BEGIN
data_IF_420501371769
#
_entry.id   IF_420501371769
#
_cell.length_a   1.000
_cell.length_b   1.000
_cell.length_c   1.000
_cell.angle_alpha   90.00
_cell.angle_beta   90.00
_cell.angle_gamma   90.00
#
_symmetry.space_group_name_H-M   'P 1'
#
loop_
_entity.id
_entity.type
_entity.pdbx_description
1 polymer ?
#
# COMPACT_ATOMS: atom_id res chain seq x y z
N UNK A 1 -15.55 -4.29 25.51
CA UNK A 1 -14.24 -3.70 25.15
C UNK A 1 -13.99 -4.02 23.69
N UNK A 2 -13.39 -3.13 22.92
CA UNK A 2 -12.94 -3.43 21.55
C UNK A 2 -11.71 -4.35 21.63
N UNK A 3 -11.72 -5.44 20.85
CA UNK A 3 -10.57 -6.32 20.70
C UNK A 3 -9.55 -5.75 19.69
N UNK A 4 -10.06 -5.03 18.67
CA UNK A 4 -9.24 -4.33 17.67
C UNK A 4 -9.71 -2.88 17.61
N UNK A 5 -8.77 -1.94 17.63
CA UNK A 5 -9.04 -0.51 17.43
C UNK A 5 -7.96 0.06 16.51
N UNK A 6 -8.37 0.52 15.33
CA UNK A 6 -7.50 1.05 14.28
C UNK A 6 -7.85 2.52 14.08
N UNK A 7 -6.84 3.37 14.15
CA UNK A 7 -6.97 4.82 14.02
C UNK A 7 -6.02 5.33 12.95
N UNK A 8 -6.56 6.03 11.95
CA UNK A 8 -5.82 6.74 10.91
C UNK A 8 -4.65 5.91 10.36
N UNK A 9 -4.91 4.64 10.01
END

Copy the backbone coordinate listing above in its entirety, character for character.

data_IF_420501371769
#
_entry.id   IF_420501371769
#
_cell.length_a   1.000
_cell.length_b   1.000
_cell.length_c   1.000
_cell.angle_alpha   90.00
_cell.angle_beta   90.00
_cell.angle_gamma   90.00
#
_symmetry.space_group_name_H-M   'P 1'
#
loop_
_entity.id
_entity.type
_entity.pdbx_description
1 polymer ?
#
# COMPACT_ATOMS: atom_id res chain seq x y z
N UNK A 1 -15.55 -4.29 25.51
CA UNK A 1 -14.24 -3.70 25.15
C UNK A 1 -13.99 -4.02 23.69
N UNK A 2 -13.39 -3.13 22.92
CA UNK A 2 -12.94 -3.43 21.55
C UNK A 2 -11.71 -4.35 21.63
N UNK A 3 -11.72 -5.44 20.85
CA UNK A 3 -10.57 -6.32 20.70
C UNK A 3 -9.55 -5.75 19.69
N UNK A 4 -10.06 -5.03 18.67
CA UNK A 4 -9.24 -4.33 17.67
C UNK A 4 -9.71 -2.88 17.61
N UNK A 5 -8.77 -1.94 17.63
CA UNK A 5 -9.04 -0.51 17.43
C UNK A 5 -7.96 0.06 16.51
N UNK A 6 -8.37 0.52 15.33
CA UNK A 6 -7.50 1.05 14.28
C UNK A 6 -7.85 2.52 14.08
N UNK A 7 -6.84 3.37 14.15
CA UNK A 7 -6.97 4.82 14.02
C UNK A 7 -6.02 5.33 12.95
N UNK A 8 -6.56 6.03 11.95
CA UNK A 8 -5.82 6.74 10.91
C UNK A 8 -4.65 5.91 10.36
N UNK A 9 -4.91 4.64 10.01